Being aware that all these factors are a result of modification can help brewers improve all aspects of the beers. From mash times to lauter filtration and protein precipitation, on through fermentation, yeast health and performance and finishing beer, malt is the foundation of all beers, and should never be a subject be taken for granted. Control of malt composition along with communication from malt suppliers will better prepare brewers and their beer as new varietals are released, new brands are used and incremental climate affects crops.



Under Modification

Over Modification

Soluble Carbohydrate (Extract)



Soluble Protein (S/T Ratio)



Wort Viscosity (Beta Glucans)












Diastaic Power




Low (Steely)

High (Mealy)

Mineral content



Acrospire Length (During Malting)



Table 1.0 Characteristics of malt modification

[i] Brewers Association. “Malting Barley Characteristics for Craft Brewers.

[ii] MJ Wentz, RD Horsley, PB Schwarz “Relationships Among Common Malt Quality and Modification Parameters.” Department of Plant Sciences. Fargo University, 2004.

[iii] Declan L. Goose, Lisa Rapp et al. “Development of a New Rheological Laboratory Method for Mash Systems – Its Application in the Characterization of Grain Modification Levels.” Department of Food and Nutritional Sciences, University of Cork, Ireland and The American Society of Brewing Chemists. 2005.

[iv] Holzmann, A. Piendl, A. “Malt modification and Mashing Conditions as Factors Influencing the Minerals of Wort.” Institut Fuer Brauereitechnologie. Universitaet Muenchen, Germany. 1976

Question 2

Define/discuss petite mutants and their effect on yeast performance and beer flavor.


Domestic selection has been practiced with numerous organisms. It has lead to human control of live-stock, the selective breeding of dogs based on purpose or aesthetic, and most importantly, it has brought about a wide variety of culturally distinguishable malt based beverages, beer. Until Pasteur, beer was typically given “boil” or fermentation by continued use of the same vessel, equipment, or by mixing in already finished beer – this went unknown to the brewers of the time. The beverage was dictated primarily by local taste, which favored sweetness in environments where sugar was scarce. These yeast cultures were sporadic, contaminated and uncontrolled. With the advent of microbiology, and the isolation of the first pure yeast cultures in 1883 by Hansen, we were able to hone in on yeast culture purity, viability, vitality, metabolism, growth and genetic and phenotypic qualities. (Boulton 2015)

Like all living things, yeast is susceptible to mutation and at a great rate unless kept in check. This is why it has been so important to the study of genetics, as it was the first Eukaryote to have its genome fully sequenced. These mutations lead to the selection of certain qualities desired by the brewer, termed evolutionary engineering, a form of domestic selection (Boulton 2015). Over time, the population of the selected traits in yeast would drift favorably in a preferred direction. However, much of this selection was done on a chromosomal level, which was portrayed phenotypically in beer character. Together with cone cropping, cleaning, sanitation and microbiology, we no longer have to rely on continuous propagation and risking unchecked genetic mutational drift.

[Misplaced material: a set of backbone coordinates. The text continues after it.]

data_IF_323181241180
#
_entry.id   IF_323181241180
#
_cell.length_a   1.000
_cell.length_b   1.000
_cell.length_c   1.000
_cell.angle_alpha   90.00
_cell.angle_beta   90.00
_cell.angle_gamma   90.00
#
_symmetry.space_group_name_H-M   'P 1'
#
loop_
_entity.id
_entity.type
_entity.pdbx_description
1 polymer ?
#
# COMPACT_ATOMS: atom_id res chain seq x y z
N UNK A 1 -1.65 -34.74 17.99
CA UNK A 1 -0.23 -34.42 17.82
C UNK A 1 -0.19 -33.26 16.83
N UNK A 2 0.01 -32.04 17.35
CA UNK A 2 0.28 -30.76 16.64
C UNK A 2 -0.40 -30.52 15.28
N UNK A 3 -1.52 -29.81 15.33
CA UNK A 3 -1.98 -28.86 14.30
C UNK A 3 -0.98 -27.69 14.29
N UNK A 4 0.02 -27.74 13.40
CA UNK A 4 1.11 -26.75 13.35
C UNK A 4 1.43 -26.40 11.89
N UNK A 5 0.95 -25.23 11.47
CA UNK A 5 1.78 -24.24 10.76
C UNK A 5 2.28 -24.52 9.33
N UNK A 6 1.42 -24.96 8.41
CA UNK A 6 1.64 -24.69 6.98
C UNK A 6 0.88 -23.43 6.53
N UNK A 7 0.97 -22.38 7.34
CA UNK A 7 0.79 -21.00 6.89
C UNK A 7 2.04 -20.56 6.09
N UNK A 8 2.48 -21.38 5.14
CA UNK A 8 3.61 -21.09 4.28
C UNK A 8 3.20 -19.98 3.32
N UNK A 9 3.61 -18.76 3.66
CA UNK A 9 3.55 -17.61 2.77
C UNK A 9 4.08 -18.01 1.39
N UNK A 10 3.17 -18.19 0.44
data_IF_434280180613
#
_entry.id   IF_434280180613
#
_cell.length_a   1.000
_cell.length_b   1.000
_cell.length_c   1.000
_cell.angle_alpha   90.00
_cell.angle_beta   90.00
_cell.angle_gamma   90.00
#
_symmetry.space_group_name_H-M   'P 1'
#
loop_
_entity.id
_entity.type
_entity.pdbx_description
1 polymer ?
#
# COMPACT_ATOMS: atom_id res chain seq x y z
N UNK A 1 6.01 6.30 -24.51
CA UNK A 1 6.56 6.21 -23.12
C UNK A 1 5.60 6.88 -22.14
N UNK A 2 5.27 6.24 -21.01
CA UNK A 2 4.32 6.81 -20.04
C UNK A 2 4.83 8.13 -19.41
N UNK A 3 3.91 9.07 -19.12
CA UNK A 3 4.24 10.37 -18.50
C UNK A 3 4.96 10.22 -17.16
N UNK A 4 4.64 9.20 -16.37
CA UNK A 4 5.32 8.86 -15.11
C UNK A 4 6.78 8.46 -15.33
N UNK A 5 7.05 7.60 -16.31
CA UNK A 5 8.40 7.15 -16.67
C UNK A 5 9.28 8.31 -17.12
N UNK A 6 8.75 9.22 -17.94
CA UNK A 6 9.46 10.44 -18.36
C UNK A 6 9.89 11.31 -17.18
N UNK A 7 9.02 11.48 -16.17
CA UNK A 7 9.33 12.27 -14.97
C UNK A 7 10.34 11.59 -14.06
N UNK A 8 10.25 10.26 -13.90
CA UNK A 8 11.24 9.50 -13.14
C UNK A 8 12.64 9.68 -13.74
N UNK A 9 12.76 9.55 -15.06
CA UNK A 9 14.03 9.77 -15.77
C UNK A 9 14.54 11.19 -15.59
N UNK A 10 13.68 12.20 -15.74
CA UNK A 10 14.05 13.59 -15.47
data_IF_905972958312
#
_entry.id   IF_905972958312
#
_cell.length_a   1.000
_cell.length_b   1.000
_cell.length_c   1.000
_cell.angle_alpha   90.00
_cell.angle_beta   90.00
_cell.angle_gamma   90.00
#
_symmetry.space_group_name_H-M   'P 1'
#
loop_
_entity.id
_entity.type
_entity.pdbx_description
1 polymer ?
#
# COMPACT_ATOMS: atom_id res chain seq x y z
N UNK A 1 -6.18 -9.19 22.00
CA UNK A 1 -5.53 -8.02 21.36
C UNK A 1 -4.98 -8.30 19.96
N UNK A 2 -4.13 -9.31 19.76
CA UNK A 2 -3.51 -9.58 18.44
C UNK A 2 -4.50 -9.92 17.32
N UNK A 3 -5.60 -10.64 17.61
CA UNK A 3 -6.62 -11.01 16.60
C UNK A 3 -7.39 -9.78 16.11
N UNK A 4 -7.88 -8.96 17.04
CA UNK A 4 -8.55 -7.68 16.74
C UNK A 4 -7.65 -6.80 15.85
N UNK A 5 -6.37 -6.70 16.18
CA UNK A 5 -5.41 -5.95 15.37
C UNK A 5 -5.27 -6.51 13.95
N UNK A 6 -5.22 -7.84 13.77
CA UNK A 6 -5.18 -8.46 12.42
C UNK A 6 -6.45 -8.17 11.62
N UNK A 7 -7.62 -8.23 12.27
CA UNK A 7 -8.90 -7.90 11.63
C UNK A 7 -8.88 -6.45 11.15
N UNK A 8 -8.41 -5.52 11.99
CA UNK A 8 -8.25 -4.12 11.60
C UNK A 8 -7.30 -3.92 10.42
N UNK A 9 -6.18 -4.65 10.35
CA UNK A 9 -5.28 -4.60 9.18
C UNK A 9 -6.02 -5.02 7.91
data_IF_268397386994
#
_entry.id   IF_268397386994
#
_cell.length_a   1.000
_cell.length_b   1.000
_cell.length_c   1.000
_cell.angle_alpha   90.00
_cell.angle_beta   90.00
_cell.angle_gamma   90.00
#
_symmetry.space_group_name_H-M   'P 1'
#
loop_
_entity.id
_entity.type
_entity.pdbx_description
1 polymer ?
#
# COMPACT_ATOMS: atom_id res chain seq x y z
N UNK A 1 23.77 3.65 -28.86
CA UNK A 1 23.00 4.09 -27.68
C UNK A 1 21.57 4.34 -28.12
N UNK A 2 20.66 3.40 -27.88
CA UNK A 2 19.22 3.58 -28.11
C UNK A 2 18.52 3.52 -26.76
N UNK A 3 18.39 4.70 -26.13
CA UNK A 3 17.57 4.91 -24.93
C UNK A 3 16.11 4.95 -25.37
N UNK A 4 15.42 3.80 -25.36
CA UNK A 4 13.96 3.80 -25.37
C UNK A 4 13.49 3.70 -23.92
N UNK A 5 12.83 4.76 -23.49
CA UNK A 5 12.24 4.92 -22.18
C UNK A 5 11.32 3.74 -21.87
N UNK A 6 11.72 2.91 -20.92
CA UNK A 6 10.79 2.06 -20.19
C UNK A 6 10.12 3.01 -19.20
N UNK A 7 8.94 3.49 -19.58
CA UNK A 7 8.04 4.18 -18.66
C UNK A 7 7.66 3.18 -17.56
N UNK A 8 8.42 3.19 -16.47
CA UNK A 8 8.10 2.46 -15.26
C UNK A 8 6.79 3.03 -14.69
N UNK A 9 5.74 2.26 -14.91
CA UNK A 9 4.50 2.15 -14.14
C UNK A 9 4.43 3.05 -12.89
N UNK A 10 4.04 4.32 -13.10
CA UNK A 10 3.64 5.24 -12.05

However, genetic mutation can also occur within Mitochondria, which was first identified by Ephrussi in 1949 (Barnett 2011). This came to be known as 'petite' mutations, which are representative of DNA mutations within Mitochondria. These mutations lead to the impaired ability of the Mitochondria to synthesize certain proteins, inhibited ATP transport in and out the Mitochondria, and the cells had deficient respiration on media lacking a carbon source (Boulton 2001) Morphologically, these colonies would generally be smaller in size, too – Thus the name “petite” (Stewart 1998).

On a macro level, this has several implications to the brewer. Fermentation trends exhibiting the petite mutation were more susceptible to stress, had a tendency to produce a flavor profile inconsistent with the brand (diacetyl production, acetaldehyde, and skewed flavor) and perform metabolically insufficient (Boulton 2001). On top of this, flocculation impairment was another common characteristic

Methods to control these petite mutations are similar to chromosomal. Banking yeast provides a sustainable source of a snap-shot culture. Regenerating cultures every several generations can help prevent any mutation development, as well as limiting storage time. (MBAA Conference 2014). Aiming for consistency in pitching techniques has also been found to lead to less variation, stress and thus mutation (MBAA Conference 2014).

What implications does this have for us? Indeed, one could argue that over the years our house stain could have certainly well developed to some degree these mutations. Specifically, our yeast is highly flocculative in nature. The fact that it falls from suspension so quickly, may account for stalled fermentation and residual diacetyl production. However, petite mutation could also account for these factors individually. Ideally we would be able to type this yeast against a culture that was pre-banked. Discovering the original source of this yeast could further the potential in reviving, and, perhaps correcting any mutations that may have arisen over the years.


MBAA Conference: Achieving Beer Characteristics Through Yeast. Parker, N. Ryder, D.S. Smart, KA: 06/06/2014

Boulton, C. Quain, D. “Brewing Yeast and Fermentation.” Blackwell Science. 2001.

Stewart, G.G. Russel, I. “An Introduction to Brewing Science and Technology: Series III, Brewer's Yeast. Institute of Brewing (IBD). 1998.